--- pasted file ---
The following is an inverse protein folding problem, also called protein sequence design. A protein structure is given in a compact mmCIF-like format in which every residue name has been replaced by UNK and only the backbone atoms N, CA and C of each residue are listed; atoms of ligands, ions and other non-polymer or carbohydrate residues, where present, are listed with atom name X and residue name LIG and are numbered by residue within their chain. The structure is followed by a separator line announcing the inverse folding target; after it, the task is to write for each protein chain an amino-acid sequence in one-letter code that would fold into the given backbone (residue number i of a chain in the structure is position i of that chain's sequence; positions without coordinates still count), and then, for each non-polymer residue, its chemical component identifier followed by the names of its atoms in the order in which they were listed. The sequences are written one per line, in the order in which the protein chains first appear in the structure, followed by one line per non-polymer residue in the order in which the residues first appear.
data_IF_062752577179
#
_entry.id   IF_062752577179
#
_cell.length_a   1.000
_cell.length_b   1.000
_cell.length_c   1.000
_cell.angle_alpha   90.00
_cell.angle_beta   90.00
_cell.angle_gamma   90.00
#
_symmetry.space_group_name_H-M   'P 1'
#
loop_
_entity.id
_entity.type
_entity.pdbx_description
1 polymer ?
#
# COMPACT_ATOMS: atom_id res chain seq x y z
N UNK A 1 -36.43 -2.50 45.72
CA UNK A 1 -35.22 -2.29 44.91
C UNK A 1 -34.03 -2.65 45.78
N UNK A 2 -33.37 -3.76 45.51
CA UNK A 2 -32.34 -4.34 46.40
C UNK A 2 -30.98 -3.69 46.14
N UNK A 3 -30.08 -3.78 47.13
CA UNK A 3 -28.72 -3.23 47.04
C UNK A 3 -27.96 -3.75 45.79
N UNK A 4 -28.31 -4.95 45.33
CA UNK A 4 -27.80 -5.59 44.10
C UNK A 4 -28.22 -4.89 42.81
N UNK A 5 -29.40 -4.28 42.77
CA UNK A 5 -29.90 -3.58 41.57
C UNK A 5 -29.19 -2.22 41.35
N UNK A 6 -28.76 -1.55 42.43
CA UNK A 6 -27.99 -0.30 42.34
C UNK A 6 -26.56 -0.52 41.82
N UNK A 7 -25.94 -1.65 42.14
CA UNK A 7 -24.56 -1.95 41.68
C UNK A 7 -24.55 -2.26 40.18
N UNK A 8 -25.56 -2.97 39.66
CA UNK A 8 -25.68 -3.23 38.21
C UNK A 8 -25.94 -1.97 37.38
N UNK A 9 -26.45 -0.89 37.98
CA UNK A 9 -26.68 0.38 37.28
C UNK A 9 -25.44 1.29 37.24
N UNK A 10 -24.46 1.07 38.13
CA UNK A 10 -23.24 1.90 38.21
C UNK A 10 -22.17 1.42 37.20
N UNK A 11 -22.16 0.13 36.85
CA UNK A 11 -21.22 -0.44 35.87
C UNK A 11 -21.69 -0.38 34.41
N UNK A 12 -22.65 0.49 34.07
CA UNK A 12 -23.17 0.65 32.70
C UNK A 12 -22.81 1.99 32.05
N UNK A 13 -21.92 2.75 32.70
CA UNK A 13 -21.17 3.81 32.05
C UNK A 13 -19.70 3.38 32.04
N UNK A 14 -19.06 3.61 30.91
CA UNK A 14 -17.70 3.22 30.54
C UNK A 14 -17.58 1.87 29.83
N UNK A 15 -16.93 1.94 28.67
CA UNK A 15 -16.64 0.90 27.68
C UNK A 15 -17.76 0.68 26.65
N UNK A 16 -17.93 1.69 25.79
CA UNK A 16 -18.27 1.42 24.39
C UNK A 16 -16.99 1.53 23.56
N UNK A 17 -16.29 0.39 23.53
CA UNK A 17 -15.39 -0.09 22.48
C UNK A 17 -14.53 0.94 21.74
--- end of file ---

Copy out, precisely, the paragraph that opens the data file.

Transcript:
The following is an inverse protein folding problem, also called protein sequence design. A protein structure is given in a compact mmCIF-like format in which every residue name has been replaced by UNK and only the backbone atoms N, CA and C of each residue are listed; atoms of ligands, ions and other non-polymer or carbohydrate residues, where present, are listed with atom name X and residue name LIG and are numbered by residue within their chain. The structure is followed by a separator line announcing the inverse folding target; after it, the task is to write for each protein chain an amino-acid sequence in one-letter code that would fold into the given backbone (residue number i of a chain in the structure is position i of that chain's sequence; positions without coordinates still count), and then, for each non-polymer residue, its chemical component identifier followed by the names of its atoms in the order in which they were listed. The sequences are written one per line, in the order in which the protein chains first appear in the structure, followed by one line per non-polymer residue in the order in which the residues first appear.